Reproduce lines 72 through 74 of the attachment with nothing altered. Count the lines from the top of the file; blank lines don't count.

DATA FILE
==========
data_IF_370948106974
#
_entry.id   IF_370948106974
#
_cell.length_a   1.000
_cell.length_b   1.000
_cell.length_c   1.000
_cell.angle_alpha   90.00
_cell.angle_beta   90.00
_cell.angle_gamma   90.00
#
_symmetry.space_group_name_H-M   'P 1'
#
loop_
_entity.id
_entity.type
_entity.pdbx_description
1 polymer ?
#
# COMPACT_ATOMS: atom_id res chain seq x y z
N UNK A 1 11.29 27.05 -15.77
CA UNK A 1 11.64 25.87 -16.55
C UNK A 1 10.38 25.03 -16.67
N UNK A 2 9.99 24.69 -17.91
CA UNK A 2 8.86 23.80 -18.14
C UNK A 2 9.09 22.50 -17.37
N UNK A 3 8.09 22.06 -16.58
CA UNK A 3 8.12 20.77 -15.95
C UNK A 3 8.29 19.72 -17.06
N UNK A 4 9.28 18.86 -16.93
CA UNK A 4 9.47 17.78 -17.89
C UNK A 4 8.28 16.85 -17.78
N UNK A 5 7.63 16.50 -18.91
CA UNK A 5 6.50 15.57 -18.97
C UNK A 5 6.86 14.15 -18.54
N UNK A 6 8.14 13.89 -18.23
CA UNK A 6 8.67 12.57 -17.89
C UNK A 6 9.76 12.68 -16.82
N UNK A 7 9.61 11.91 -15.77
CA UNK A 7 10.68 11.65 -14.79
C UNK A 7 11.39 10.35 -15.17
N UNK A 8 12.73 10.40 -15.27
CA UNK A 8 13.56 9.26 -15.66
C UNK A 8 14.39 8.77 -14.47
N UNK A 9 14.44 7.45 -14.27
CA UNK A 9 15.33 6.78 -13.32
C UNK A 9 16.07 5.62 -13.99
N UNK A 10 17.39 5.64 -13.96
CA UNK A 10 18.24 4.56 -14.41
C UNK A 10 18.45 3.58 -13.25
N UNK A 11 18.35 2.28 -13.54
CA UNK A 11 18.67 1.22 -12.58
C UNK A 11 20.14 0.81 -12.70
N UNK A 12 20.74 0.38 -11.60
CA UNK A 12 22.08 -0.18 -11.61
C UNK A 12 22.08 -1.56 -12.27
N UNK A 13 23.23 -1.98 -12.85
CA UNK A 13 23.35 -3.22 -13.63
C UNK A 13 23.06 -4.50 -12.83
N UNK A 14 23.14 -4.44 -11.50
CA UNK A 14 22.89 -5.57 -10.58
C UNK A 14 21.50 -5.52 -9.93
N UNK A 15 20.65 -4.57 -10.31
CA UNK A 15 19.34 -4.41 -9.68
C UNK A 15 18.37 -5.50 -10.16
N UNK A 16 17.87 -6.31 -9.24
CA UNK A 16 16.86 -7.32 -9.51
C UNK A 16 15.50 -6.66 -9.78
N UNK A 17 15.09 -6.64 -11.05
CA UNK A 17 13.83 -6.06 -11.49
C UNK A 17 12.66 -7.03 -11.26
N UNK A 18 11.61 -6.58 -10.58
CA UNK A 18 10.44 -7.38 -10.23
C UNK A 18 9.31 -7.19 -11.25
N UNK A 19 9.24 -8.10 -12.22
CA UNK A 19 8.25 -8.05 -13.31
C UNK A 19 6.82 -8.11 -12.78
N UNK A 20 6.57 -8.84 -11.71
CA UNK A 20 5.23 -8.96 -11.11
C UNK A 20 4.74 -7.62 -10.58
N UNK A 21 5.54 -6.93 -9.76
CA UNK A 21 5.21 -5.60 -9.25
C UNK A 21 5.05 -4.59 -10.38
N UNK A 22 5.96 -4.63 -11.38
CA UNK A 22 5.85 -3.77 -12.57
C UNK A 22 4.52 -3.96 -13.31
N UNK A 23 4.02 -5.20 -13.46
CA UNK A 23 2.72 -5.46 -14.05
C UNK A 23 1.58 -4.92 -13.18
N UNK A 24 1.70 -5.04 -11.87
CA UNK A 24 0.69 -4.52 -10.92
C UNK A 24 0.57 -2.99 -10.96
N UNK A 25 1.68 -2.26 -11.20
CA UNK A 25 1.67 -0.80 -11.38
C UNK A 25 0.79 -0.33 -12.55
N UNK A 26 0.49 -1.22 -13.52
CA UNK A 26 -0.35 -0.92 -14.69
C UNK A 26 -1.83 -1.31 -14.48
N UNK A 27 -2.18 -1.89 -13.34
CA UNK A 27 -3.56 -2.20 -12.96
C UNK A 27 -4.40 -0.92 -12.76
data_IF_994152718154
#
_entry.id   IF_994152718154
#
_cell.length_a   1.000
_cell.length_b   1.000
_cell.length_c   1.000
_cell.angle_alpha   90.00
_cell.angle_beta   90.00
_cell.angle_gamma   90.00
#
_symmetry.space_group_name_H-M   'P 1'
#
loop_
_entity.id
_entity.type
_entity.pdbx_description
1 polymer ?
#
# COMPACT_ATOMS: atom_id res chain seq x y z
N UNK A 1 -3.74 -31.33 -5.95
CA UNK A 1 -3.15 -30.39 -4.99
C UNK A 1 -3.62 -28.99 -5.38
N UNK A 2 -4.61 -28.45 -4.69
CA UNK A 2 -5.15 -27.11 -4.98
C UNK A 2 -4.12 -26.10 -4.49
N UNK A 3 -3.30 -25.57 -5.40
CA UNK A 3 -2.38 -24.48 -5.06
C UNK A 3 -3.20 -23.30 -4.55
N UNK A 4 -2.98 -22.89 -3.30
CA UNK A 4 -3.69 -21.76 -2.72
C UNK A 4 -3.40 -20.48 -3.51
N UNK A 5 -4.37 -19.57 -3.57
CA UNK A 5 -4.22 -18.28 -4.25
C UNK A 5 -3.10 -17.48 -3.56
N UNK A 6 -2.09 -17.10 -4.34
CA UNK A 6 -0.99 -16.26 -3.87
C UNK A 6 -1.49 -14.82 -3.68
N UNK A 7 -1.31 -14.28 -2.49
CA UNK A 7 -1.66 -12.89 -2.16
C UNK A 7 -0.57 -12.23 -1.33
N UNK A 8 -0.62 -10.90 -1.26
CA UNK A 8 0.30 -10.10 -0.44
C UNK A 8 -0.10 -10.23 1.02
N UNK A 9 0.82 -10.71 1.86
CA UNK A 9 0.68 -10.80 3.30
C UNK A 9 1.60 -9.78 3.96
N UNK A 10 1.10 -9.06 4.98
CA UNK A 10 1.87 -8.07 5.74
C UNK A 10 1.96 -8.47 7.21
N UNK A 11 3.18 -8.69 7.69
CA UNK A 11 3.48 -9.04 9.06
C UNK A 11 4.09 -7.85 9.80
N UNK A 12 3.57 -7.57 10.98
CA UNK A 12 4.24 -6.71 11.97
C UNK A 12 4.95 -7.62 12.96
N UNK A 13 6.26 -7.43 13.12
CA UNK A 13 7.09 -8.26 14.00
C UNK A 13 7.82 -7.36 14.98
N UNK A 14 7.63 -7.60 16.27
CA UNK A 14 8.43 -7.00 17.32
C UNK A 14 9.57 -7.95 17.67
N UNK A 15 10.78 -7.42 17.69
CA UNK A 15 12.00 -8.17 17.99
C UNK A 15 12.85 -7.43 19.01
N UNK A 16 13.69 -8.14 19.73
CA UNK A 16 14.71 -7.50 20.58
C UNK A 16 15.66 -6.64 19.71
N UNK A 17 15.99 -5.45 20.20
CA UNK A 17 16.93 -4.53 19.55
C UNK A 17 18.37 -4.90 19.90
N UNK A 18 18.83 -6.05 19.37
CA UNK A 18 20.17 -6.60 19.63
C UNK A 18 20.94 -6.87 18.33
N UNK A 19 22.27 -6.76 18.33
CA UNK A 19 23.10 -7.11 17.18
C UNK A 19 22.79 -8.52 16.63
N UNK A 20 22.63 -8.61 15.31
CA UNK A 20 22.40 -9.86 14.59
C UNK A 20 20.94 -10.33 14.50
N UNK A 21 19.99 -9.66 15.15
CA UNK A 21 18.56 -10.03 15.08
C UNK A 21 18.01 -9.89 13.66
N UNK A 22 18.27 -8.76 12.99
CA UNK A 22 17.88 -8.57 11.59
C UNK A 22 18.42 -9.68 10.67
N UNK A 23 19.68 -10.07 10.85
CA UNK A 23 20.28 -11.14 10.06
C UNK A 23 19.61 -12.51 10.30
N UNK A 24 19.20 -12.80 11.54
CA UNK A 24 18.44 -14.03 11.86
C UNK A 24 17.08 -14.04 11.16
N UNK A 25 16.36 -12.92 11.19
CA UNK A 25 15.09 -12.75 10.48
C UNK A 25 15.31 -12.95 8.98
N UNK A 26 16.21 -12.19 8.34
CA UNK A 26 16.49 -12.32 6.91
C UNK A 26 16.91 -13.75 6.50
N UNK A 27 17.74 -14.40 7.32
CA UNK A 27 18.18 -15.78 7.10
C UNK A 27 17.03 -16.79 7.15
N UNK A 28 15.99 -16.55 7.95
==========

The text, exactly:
N UNK A 18 11.61 -6.58 -10.58
CA UNK A 18 10.44 -7.38 -10.23
C UNK A 18 9.31 -7.19 -11.25